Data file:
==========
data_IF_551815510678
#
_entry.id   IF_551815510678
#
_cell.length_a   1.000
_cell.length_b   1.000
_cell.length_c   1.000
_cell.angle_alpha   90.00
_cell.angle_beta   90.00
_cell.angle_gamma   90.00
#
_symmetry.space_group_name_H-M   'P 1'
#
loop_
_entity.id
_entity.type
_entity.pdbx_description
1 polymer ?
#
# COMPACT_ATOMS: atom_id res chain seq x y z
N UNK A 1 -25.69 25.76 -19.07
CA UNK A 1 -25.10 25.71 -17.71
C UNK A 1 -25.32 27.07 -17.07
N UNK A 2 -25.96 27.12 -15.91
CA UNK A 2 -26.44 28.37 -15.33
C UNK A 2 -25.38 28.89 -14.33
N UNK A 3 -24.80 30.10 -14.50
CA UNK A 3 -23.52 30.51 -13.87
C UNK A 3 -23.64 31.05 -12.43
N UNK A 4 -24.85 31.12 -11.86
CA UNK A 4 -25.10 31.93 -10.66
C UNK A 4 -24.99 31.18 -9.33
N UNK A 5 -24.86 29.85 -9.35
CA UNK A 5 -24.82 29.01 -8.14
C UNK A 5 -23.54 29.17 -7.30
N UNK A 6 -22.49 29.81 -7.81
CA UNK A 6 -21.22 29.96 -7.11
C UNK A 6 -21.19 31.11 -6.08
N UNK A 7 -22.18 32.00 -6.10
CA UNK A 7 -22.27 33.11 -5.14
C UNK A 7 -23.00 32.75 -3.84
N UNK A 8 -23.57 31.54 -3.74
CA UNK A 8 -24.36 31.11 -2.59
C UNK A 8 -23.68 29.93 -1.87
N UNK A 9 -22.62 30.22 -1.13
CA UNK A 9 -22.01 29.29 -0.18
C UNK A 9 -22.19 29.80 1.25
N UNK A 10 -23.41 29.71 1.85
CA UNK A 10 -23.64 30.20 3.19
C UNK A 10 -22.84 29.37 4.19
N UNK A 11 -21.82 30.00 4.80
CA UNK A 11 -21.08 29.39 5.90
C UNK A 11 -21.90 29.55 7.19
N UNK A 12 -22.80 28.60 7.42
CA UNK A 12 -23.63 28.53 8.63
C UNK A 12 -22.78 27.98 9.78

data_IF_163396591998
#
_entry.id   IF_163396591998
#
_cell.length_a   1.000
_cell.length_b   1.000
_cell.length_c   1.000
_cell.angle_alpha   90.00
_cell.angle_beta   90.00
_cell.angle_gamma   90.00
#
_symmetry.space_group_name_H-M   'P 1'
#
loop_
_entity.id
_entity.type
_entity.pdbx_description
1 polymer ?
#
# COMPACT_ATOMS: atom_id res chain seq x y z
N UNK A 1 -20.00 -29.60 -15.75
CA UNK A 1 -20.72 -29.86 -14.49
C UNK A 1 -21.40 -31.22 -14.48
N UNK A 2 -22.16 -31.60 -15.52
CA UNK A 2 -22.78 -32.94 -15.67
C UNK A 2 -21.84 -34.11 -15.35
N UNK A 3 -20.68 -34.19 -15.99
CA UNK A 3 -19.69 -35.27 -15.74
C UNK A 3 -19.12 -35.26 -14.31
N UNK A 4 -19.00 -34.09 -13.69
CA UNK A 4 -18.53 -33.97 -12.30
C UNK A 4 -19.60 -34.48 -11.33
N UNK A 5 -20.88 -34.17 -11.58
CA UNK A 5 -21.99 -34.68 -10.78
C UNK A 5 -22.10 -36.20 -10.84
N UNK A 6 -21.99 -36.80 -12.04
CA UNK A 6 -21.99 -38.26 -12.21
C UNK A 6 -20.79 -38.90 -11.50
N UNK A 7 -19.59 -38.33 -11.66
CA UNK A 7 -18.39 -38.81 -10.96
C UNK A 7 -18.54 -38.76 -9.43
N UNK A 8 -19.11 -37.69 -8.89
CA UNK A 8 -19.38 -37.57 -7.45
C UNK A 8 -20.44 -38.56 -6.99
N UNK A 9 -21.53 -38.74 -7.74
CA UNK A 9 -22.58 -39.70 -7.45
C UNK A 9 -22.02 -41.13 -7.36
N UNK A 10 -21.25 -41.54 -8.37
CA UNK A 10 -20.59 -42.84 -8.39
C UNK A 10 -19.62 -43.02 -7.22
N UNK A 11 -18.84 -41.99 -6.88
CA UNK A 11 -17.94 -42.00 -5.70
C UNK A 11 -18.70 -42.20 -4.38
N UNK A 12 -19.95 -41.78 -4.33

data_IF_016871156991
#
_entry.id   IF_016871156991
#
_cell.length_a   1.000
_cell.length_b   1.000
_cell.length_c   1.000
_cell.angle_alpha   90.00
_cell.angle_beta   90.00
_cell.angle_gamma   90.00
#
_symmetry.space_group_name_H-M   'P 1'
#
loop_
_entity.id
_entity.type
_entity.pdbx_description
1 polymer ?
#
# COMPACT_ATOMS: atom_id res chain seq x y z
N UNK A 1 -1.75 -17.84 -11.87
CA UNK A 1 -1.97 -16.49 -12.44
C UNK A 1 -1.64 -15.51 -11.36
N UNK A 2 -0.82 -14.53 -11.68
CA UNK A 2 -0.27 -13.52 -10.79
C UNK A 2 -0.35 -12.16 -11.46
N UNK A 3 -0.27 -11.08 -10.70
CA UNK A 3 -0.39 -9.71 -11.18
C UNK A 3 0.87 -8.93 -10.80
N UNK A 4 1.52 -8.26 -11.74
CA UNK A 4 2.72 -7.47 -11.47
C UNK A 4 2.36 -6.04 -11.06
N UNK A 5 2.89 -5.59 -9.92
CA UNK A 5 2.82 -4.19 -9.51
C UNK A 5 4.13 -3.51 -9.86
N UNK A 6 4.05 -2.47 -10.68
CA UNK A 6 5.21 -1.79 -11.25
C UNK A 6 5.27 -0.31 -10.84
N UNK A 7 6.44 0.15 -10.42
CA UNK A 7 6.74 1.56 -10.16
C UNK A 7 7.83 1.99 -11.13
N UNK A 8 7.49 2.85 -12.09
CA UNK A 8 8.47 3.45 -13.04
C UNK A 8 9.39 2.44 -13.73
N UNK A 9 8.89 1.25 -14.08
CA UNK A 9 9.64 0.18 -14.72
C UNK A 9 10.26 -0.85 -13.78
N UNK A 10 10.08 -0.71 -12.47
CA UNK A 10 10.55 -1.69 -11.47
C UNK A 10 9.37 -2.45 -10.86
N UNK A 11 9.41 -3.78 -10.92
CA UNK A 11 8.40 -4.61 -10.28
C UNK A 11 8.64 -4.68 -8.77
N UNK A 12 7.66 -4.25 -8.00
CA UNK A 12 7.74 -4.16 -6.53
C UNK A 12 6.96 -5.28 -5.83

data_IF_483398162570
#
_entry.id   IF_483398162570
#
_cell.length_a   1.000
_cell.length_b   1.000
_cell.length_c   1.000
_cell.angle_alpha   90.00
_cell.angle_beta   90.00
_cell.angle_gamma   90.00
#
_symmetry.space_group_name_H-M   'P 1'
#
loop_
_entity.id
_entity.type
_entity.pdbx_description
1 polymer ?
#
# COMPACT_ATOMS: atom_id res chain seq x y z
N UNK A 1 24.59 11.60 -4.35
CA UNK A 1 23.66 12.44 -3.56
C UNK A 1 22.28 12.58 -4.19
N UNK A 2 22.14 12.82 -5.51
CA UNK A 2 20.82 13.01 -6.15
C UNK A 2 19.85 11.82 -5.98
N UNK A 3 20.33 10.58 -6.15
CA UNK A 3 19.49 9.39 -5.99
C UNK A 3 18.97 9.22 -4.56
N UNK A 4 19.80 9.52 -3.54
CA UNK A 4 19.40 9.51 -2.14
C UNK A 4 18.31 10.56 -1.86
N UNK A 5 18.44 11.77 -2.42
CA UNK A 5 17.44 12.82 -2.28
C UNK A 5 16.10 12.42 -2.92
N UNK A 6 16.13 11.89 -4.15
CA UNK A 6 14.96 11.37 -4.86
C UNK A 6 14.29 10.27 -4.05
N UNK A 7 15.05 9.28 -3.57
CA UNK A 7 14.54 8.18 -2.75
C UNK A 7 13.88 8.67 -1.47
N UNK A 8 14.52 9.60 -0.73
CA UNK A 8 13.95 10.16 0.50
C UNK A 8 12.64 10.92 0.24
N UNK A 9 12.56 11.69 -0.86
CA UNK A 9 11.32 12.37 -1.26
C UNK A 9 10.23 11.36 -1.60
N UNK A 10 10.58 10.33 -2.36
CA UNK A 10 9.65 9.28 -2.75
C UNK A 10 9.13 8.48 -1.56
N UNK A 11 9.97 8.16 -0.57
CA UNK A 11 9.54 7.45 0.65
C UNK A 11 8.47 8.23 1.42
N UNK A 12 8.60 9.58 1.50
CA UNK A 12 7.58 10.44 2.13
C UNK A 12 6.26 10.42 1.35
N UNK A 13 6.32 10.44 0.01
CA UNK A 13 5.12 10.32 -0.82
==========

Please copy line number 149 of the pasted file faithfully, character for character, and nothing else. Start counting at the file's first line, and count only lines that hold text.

N UNK A 7 6.44 0.15 -10.42